June 23, 1927

Thursday Noon

My Dear Sweetheart,

Was mighty glad to get your letter last night. It seems that you have been away from here for ages. Am getting anxious to see you. Have been working on the manuscript pretty hard. It is a short one and the problem is to write it up so that Dr. White will not have too many changes. I have the first draft completed. The first part has already been written several times. It is practically the same thing that I gave in my part of our talk in Wash.

June 23, 1927

June 23, 1927

Mr. Laake has been on the job several days this week and seems to be OK now. Mr. Bishopp had to have his eye job repeated, but he thinks it is now OK. He has been getting some estimates on crating his library & household goods. So far as I know he has not yet had any luck in selling his home. Mr. Brundrette is working hard. He has a problem of his own and he seems to be getting somewhere with it. We will miss Gingell but things will go more quietly now.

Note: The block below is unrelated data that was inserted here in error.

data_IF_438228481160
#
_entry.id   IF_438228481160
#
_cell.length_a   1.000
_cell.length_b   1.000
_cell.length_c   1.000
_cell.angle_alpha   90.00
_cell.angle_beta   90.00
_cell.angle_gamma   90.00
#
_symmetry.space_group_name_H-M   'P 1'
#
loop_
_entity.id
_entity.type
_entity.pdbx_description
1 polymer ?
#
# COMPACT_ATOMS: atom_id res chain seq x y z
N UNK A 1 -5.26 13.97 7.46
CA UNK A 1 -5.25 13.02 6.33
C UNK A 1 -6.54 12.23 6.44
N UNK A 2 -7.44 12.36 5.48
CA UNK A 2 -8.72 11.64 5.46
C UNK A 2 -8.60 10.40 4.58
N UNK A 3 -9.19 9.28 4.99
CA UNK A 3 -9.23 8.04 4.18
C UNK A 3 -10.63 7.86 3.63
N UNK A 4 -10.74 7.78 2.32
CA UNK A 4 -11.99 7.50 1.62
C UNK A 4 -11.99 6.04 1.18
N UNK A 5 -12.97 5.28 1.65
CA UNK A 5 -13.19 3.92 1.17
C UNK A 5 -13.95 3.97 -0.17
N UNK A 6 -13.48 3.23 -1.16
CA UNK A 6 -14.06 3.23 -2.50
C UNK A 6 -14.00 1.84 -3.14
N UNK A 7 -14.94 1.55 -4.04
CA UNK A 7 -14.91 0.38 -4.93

Tomorrow I expect to find out something about the loan renewal. Will write you all about it. Carl is having two companies to look the thing over. I am having another from the standpoint of monthly payments. I have an idea that Carl’s judgement is OK about a straight renewal if we intend to sell. The other proposition is mighty attractive. Payments of $8 to $9 per $1000 per month, would clean up the whole amount in 10 or 15 years. The rents would do this OK. In 15 years the rents would pay taxes, insurance, & allow for considerable improvements.

Will write again tomorrow. I love you Dear and you have no idea how much I miss you. I expect to see you as soon as I can but it probably will not be real soon. If you want to return before I can come let me know. Also if you need some money, don’t fail to tell me.

With all my love,